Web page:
A Breeze, Sort Of

JMU Golfers Await NCAA Tourney

Posted: April 27, 2013

HARRISONBURG — Shabril Brewer won her first career tournament to help James Madison capture its first Colonial Athletic Association golf title since 2005 last weekend in Southport, N.C.

How did the Dukes celebrate?

“We got on the bus and we were so exhausted that — we called our family and friends and they congratulated us — we passed out within 30 minutes,” Brewer said. “That’s how bad the wind was that we were so tired from it.”

Brewer and the Dukes grabbed the lead with a sterling second round in the three-day tournament and then held on as wind whipped their shots around the course and as North Carolina-Wilmington — the team that came from behind to beat JMU in last year’s conference tourney — tried to mount another comeback. The Dukes prevailed this year, winning by a total of eight strokes.

Brewer said Thursday “I cherish sleep” when explaining why she hopes the Dukes will be placed in the East Region of the NCAA tournament (Auburn, Ala.) when destinations are announced Monday. She was a true sleeper pick to accomplish what she did last weekend.

The sophomore from Herndon was the third- or fourth-best golfer all season for JMU, which was the fourth seed in the nine-team tournament. She shot a 76 (4-over par) on the first day to put her in third place, and then ripped off a course-record 4-under 68 on Day 2, when she birdied seven holes at the Reserve Club at St. James Plantation

“When I shot the 68, it was my putting and my approach shots that really synched together,” Brewer said of Saturday, which was the fairest in terms of weather. “It was a great day; I was really happy.”

She finished the tournament with a score of 225 (9-over par), which was five strokes better than second-place Lori Beth Adams of UNCW.

Brewer credits 14th-year JMU coach Paul Gooden for helping her understand her own game. Gooden was obviously thrilled to see Brewer reach her apex last weekend.

 “I knew she was talented, she was just inconsistent,” Gooden said. “Just kind of lose focus a little bit. But I’ve always known she’s very, very talented.”

While Brewer is from just outside JMU’s back yard, the Dukes’ eight-member roster draws golfers from across the world.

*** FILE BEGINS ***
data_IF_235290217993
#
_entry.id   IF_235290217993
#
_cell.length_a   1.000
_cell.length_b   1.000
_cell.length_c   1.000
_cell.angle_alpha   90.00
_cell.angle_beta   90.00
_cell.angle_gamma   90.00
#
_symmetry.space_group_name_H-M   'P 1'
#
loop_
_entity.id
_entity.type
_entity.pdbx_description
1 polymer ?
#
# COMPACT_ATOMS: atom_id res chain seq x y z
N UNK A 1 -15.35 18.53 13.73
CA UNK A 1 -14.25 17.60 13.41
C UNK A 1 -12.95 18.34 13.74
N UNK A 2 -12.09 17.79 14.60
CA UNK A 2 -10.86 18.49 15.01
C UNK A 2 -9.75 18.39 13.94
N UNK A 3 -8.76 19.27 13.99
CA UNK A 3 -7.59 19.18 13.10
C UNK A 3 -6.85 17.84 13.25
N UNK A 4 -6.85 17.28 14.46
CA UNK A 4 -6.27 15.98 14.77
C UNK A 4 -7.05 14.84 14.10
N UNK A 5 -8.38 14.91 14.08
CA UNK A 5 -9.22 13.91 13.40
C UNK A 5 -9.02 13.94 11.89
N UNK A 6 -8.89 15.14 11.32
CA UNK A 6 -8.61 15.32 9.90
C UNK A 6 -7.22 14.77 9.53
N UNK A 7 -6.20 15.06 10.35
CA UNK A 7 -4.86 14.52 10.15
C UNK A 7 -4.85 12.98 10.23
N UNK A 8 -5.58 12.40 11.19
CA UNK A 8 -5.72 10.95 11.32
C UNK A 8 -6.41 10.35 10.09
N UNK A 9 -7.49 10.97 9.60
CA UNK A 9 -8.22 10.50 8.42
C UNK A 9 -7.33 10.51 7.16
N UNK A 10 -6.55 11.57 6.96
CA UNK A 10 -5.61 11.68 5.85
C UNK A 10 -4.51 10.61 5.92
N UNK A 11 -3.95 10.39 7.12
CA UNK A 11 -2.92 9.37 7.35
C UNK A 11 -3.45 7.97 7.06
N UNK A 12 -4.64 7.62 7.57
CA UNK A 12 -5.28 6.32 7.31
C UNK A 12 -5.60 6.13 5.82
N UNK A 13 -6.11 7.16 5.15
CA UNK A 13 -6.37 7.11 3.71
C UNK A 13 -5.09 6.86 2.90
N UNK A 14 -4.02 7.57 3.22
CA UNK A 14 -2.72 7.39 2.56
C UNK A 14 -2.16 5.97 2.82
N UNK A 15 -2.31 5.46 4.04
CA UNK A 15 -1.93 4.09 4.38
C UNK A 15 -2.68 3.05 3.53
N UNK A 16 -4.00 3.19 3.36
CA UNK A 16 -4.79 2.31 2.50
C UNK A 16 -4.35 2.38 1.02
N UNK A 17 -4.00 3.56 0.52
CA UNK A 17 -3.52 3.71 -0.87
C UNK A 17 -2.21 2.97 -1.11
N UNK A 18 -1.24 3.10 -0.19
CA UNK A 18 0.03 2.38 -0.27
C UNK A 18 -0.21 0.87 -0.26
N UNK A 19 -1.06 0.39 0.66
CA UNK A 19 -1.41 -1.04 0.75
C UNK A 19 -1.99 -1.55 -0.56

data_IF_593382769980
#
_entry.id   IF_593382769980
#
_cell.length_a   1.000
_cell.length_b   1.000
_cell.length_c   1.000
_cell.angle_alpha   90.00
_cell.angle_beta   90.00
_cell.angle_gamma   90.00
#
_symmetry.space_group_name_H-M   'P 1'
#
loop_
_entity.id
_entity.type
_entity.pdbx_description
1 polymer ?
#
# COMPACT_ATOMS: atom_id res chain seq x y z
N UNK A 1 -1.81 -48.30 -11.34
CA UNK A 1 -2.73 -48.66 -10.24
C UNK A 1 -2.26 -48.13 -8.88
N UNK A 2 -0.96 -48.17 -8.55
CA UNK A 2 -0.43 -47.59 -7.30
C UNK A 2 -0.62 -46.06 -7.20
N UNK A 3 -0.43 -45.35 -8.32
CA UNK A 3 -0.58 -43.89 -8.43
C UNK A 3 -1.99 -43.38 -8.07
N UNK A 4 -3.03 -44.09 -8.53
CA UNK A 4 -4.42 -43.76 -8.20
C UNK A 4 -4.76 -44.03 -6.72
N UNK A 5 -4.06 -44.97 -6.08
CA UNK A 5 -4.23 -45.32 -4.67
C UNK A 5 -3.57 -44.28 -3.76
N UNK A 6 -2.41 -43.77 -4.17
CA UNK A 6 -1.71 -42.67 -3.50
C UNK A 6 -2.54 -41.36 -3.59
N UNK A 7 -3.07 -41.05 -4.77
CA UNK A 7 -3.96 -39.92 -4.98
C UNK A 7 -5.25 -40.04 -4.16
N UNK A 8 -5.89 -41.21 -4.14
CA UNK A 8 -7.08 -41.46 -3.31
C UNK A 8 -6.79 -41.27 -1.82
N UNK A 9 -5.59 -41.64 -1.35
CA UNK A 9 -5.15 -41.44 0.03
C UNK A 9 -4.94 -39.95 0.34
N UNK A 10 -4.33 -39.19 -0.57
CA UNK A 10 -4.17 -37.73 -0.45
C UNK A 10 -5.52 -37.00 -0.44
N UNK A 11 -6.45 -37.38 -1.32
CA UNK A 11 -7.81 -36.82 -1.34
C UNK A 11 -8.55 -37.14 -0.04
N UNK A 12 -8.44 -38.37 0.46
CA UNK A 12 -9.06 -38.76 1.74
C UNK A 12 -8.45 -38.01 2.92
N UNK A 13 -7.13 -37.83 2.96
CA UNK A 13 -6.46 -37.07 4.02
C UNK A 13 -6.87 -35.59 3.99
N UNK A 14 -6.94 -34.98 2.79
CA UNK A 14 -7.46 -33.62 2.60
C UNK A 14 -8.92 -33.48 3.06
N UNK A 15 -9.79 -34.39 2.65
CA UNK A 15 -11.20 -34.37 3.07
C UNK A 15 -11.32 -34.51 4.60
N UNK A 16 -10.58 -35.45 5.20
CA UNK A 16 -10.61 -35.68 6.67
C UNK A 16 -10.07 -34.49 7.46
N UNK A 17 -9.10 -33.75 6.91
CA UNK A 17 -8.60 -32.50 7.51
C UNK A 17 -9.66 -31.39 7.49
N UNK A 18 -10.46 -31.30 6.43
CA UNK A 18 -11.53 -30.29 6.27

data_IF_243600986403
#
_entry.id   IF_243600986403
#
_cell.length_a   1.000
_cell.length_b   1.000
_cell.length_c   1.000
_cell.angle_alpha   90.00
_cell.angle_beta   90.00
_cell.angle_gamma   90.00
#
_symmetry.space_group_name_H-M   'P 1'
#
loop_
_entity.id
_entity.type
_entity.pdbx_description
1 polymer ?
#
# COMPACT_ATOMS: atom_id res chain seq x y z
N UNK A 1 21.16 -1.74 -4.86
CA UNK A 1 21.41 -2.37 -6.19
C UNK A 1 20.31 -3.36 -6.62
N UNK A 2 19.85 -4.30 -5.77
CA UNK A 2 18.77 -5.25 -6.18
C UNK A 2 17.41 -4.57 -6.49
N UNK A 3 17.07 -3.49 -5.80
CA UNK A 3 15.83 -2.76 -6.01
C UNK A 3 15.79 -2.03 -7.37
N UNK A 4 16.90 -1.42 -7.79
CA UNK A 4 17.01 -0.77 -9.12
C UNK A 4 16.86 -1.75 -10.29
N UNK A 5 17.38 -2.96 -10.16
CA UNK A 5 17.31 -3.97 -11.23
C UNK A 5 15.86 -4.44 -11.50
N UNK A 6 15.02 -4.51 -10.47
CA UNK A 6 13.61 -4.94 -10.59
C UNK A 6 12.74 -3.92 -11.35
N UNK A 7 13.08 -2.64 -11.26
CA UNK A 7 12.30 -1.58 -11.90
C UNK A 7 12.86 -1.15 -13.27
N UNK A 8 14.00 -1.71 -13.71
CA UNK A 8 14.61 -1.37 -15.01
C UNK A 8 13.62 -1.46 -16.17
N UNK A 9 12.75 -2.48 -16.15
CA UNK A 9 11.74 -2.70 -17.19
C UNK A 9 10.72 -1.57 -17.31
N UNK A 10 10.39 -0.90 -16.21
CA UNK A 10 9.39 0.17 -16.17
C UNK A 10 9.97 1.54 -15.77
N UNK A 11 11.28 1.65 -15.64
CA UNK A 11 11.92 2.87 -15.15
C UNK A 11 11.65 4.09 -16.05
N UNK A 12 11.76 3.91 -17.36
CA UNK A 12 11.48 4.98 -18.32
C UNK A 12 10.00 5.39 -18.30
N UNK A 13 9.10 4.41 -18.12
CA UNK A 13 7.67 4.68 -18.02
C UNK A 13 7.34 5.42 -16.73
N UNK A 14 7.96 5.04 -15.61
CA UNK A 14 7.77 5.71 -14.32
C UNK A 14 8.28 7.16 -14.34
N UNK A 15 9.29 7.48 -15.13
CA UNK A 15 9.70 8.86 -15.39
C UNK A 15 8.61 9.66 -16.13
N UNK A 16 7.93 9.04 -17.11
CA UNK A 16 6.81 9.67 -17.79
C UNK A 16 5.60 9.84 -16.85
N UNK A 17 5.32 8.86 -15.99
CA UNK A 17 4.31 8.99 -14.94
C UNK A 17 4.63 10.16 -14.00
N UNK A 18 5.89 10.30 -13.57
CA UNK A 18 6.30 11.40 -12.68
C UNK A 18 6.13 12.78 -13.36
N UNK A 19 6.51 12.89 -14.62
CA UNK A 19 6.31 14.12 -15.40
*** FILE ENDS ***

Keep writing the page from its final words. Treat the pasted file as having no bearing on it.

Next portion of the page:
Ginger Mak, a junior who is the team’s lone upperclassman, shot a 241, tying her for ninth in the 45-player field. Mak is from Hong Kong and was JMU’s most consistent performer this season.

Sophomore Maria Andrea Legaspi, who’s from the Philippines, also shot a 241 in the tournament.

“It was a great experience sharing that experience with the team,” Legaspi said. “Especially for us international kids, they’re basically our family here.”

Freshman Karishma Thiagaraj of Haymarket shot a 244 and sophomore Nikola Wessels of Germany rounded out the Dukes with a 250.

“I’d like to be able to get the best girls from the United States,” Gooden said. “But most of them — they’re going to go to Southern Cal, or they’re going to go to Duke. And they commit nowadays. A lot of them commit super early.”

Wessels said she chose JMU because it was on the East Coast, and thus somewhat close to home.

Legaspi, whose home is close to the West Coast, felt a connection with Gooden through phone calls during the recruiting process. She said that Gooden consistently stresses to her to have fun and stop worrying so much about the results. But that doesn’t mean there isn’t a healthy level of constructive criticism.

“He pinpoints exactly what we need to work on,” Legaspi said. “He doesn’t sugarcoat anything. He will come up to you and tell you what’s wrong with you.”

Plenty could have gone wrong on the weather-influenced final day, when the average round for the entire field was 85.80.

“On that day, it’s like Shabril said after the tournament, a bogey was a good score on a lot of holes,” Wessels said.

The Dukes, playing with a lead, took what the course allowed and made up for last year’s runner-up finish.

“All the pressure got relieved from us after we won, because last year we got so close,” Wessels said. “We were in first place after the first day and then we kind of messed up. This year, after the second day, we were leading and we brought it home.”